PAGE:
MyCRA is a partner in Cyber Security Awareness Week 2012 running 12-15 June. The issue of smartphone security was put forward as a growing area of concern amongst information security experts. We look at the dangers of lax smartphone security – since reports show about 4000 smartphones are lost or stolen in Australia every week.

By Graham Doessel, Founder and CEO of MyCRA Credit Rating Repairs and

Yesterday Inside Retail published research from PayPal Australia showing that smartphone users did not afford the same type of security for their smartphones that they may afford for their home computers. The article, titled Security fears over m-commerce reveals some worrying statistic on smartphone security, considering the increasing use of smartphones to perform functions normally reserved for personal computers.

PayPal Australia’s research shows:

One in six (16 per cent) of Australian smartphone users have lost, misplaced or had their phone stolen in the last year

BUT only 30 per cent remotely wiped their data after losing their smartphone and less than half (43 per cent) changed their online passwords.

AND half (49 per cent) of Australian smartphone users don’t use a passcode on their mobile device.

Here is an excerpt from that article:

In support of National Cyber Security Awareness Week (NCSAW), PayPal and the Centre for Internet Safety at the University of Canberra (CIS) have called for Australians to stay vigilant with their smartphones as they would their personal computers and wallets. Australians increasingly use smartphones to store a substantial amount of personal data, from bank statements to calendars to social networking profiles….

Prashanth Ranganathan, director of mobile security and risk at PayPal is in Sydney this week in support of NCSAW, speaking to industry stakeholders about the need for consumer education as mobile payments becomes increasingly prevalent.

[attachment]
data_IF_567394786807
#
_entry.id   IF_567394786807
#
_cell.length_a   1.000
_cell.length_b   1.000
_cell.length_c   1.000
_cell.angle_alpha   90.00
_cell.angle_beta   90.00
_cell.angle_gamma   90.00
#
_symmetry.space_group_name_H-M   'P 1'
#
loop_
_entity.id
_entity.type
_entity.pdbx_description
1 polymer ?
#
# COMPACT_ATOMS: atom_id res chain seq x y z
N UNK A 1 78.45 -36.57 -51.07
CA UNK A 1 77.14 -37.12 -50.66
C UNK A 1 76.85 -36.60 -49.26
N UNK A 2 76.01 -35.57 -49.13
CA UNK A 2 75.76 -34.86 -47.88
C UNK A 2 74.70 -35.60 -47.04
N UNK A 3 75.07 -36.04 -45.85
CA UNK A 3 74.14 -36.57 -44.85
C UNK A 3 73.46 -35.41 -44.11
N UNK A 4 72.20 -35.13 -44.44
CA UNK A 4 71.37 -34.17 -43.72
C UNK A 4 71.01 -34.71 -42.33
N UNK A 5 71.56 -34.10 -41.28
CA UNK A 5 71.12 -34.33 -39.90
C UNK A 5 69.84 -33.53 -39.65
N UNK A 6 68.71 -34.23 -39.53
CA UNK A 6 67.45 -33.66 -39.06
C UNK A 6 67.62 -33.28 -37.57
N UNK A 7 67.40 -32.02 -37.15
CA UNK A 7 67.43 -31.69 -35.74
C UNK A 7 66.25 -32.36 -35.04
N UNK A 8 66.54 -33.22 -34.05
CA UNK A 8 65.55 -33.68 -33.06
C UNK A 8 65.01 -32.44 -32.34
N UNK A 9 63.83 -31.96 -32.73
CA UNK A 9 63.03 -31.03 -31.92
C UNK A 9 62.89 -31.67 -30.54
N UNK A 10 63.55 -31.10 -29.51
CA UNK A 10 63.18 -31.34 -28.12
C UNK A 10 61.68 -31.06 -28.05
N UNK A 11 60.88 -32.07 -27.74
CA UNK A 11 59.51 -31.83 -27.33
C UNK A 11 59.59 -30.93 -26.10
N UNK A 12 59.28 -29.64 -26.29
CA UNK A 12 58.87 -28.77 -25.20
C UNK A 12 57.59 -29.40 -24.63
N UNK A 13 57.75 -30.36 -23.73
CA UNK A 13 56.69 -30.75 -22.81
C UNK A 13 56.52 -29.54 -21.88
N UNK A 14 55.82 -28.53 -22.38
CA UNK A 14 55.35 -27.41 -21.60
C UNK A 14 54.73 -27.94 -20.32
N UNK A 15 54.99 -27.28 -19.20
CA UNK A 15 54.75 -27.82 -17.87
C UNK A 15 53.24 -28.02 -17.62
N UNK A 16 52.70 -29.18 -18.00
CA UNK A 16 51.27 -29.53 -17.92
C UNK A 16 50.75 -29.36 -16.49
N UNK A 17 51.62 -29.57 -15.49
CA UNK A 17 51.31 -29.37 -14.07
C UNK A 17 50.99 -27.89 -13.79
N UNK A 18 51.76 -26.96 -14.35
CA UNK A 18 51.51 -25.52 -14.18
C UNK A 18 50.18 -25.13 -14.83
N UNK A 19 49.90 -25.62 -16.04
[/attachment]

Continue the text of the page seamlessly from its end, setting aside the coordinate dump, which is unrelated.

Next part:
“Australia is among one of the largest mobile markets in terms of smartphone penetration

[3]. Australian consumers are increasingly using their smartphones to shop and pay while on the go but are unaware of the size of the digital footprint stored in their smartphones. By transacting through PayPal, consumers are provisioned with an additional layer of protection by ensuring their personal financial information is never stored on the physical device and never shared with businesses they are transacting with,” Ranganathan said.

Australians are keen to take advantage of the mobile convenience of smartphone technology, but according to PayPal’s research are not protecting themselves beyond the home. Smartphone owners were three times more likely to be more mindful of the security of their wallets than of their smartphones and one in three (36 per cent) stay logged into mobile applications.

Alastair MacGibbon, director at CIS said: “With over 12 million Australian smartphone users expected in 2012, criminals are now making moves to target mobile users. Australians must stay alert and ensure they protect themselves across all their devices. As the technology evolves and more Australians use their smartphone devices to fulfill a wider range of functions, consumers need to keep an eye out for fraudulent encounters and be educated about ways to safeguard their smartphones from cybercrime.”…

PayPal and CIS have listed key tips to help consumers better protect themselves while transacting on their smartphones:

• Set up your first line of defense – Enable a unique passcode so that your smartphone automatically locks when you’re not using it.
• Know who you’re transacting with – Use reputable mobile sites and applications. Look out for trust cues like the padlock symbol before entering your financial information.
• Watch out for duplicate applications – Cyber criminals take advantage of trusted brands by creating free applications that mimic the company’s official application. If you’re unsure, always download the application directly from the company’s website.